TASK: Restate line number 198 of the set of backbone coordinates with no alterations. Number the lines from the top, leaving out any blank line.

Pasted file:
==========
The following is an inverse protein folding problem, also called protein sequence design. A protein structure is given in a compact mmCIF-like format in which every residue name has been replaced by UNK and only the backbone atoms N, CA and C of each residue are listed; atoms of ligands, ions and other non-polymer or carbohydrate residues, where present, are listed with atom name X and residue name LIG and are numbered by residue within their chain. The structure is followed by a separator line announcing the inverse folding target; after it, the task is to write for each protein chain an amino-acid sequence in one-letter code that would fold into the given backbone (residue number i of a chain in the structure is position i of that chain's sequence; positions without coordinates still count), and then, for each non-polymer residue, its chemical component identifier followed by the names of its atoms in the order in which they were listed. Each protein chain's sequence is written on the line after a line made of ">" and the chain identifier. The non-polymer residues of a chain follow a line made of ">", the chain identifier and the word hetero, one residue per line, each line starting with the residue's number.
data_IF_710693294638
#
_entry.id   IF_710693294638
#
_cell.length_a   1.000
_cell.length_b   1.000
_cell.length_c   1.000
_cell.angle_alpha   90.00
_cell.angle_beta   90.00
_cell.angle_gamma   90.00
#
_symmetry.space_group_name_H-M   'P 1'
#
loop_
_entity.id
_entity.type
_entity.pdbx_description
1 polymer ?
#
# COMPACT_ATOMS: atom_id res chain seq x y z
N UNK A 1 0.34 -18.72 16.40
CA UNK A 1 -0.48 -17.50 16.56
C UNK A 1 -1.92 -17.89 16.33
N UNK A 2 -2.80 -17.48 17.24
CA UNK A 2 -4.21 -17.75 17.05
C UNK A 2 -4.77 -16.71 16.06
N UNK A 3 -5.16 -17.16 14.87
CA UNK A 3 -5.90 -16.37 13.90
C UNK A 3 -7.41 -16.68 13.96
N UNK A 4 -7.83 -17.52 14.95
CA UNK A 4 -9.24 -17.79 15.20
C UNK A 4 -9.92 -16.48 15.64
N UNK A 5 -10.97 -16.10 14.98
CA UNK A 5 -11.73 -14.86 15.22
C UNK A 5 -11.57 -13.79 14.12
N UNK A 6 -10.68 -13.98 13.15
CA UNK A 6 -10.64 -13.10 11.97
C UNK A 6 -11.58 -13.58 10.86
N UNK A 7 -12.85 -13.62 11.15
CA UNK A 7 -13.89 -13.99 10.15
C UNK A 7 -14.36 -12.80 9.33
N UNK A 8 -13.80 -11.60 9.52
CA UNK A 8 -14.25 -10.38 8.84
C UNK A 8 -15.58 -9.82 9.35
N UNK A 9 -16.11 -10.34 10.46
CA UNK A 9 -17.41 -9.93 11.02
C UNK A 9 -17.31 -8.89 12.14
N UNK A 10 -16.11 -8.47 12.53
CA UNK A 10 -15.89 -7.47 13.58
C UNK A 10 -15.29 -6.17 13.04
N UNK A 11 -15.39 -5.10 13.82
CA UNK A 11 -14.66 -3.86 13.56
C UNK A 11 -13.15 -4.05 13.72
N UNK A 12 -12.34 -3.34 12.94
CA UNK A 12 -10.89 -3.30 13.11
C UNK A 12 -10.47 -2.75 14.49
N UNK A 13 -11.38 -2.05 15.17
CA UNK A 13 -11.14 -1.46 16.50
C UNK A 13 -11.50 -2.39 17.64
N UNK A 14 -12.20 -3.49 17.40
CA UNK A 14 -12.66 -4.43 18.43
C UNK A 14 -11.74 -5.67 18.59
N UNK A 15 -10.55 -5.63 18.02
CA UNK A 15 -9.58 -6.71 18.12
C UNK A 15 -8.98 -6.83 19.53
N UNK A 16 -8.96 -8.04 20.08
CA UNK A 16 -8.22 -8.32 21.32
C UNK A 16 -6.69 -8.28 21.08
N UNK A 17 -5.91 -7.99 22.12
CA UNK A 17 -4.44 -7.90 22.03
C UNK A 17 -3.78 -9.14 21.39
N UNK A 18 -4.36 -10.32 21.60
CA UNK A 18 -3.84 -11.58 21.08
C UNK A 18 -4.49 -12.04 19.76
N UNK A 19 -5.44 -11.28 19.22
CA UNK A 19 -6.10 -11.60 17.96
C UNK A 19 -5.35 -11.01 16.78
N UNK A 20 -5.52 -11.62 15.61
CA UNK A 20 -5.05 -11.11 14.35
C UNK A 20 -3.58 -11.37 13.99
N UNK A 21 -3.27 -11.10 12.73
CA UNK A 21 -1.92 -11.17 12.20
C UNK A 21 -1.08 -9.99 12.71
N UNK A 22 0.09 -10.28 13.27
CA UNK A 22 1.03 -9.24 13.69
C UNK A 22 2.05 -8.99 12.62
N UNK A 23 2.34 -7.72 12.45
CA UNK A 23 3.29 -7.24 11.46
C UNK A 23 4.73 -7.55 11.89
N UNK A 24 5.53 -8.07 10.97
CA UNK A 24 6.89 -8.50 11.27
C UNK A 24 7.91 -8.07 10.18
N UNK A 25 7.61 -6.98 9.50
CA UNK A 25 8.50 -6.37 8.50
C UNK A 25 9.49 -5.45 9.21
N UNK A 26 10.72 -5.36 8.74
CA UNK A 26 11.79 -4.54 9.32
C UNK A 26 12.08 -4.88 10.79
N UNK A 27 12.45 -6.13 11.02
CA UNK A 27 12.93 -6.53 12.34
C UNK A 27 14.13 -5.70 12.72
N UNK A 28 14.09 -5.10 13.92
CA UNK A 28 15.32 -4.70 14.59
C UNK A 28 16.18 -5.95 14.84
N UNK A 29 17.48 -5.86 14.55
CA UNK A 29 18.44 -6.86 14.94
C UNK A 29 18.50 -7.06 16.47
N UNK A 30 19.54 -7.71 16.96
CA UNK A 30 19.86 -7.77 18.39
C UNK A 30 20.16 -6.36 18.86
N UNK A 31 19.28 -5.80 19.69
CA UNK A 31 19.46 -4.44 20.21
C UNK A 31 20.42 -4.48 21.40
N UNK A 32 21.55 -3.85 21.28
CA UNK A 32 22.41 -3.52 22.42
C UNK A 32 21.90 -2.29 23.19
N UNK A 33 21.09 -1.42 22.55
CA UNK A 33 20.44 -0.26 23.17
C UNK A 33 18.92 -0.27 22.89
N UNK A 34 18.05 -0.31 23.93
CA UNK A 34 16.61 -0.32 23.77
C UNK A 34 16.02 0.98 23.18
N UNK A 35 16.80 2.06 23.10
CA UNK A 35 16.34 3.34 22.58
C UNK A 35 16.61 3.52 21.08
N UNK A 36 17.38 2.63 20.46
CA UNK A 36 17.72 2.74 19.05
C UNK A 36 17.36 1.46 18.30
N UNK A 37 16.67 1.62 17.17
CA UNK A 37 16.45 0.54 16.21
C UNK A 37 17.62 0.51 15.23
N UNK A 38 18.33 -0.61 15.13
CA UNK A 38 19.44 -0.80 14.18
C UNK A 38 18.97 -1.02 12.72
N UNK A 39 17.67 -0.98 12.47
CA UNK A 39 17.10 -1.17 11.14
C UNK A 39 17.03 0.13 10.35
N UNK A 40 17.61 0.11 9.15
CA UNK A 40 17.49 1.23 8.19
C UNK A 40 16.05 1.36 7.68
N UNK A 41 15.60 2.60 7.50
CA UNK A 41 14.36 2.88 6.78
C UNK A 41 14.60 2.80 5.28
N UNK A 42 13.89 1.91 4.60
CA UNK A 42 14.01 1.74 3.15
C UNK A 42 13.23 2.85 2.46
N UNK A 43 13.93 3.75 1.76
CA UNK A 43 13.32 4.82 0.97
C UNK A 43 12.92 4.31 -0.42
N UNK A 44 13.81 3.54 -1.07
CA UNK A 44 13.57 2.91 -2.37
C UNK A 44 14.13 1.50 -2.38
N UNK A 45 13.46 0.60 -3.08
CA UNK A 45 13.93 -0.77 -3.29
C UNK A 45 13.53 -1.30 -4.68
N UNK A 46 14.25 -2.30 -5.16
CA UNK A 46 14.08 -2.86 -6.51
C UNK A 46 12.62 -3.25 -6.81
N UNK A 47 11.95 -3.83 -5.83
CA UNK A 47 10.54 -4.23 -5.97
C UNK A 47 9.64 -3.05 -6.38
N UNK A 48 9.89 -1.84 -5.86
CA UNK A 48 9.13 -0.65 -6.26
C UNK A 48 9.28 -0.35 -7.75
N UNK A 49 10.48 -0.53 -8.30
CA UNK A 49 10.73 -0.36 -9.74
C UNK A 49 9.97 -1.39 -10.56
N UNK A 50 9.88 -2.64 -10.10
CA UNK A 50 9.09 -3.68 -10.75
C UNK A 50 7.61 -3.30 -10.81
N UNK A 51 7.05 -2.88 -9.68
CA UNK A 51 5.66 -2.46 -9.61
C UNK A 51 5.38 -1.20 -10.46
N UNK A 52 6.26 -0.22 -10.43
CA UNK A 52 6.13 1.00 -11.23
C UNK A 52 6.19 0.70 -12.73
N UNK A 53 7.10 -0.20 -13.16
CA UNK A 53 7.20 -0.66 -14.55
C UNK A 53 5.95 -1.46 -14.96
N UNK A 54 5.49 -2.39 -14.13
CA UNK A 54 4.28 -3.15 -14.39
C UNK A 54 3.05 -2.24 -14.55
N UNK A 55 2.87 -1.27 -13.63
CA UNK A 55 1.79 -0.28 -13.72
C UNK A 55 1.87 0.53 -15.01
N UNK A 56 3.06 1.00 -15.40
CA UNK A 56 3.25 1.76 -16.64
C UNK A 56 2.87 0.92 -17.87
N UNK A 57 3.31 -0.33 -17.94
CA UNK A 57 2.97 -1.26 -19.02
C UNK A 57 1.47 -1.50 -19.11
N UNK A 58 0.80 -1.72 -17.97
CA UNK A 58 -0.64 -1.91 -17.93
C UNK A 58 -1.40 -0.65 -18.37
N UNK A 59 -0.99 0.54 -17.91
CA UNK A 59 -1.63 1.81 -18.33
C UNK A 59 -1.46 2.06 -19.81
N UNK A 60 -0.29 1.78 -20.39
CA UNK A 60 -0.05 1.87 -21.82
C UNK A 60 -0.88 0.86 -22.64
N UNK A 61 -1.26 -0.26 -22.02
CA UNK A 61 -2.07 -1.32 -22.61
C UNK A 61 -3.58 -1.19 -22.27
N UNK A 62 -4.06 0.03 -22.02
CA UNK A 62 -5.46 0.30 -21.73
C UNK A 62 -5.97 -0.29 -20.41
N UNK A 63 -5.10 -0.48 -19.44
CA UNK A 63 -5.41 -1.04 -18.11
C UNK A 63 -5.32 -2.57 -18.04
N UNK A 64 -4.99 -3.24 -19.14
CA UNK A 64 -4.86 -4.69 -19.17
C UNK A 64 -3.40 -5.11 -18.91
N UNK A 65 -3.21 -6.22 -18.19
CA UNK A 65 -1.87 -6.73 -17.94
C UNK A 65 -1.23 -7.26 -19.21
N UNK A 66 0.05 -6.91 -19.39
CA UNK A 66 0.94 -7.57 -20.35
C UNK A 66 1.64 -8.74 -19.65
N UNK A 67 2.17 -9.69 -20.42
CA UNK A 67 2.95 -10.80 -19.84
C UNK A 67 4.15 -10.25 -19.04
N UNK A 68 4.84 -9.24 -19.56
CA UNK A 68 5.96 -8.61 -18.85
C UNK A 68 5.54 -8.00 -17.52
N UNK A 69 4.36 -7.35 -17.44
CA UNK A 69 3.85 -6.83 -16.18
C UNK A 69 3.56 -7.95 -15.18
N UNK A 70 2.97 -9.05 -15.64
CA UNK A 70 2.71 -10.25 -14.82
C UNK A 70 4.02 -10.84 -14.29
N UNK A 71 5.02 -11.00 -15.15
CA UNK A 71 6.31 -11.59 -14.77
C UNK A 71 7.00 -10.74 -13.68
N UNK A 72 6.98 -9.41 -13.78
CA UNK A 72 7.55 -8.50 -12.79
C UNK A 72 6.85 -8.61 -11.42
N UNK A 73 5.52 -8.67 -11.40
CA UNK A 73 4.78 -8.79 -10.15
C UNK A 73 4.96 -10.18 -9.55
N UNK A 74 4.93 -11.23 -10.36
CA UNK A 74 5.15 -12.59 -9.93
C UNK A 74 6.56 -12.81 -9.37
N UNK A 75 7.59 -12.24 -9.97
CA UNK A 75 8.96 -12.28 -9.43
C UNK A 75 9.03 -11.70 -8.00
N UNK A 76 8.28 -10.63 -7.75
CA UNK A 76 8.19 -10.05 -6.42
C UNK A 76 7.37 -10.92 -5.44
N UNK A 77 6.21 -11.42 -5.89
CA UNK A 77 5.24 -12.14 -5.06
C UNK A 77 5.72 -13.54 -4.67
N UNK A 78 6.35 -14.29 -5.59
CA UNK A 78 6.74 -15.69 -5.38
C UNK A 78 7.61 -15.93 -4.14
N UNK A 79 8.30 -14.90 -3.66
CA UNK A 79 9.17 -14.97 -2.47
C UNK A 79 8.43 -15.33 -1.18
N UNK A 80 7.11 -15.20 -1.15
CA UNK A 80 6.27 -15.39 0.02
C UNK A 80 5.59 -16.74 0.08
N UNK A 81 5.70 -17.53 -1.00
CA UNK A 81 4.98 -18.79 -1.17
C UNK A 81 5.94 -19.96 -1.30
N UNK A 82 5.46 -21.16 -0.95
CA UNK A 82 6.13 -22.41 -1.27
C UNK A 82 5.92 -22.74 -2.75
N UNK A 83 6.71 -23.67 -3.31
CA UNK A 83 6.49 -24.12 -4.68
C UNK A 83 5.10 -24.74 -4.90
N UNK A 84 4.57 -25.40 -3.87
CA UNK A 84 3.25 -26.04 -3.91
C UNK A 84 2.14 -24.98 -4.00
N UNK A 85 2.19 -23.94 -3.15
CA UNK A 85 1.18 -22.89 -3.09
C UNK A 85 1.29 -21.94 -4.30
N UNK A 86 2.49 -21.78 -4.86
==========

C UNK A 59 -1.46 2.06 -19.81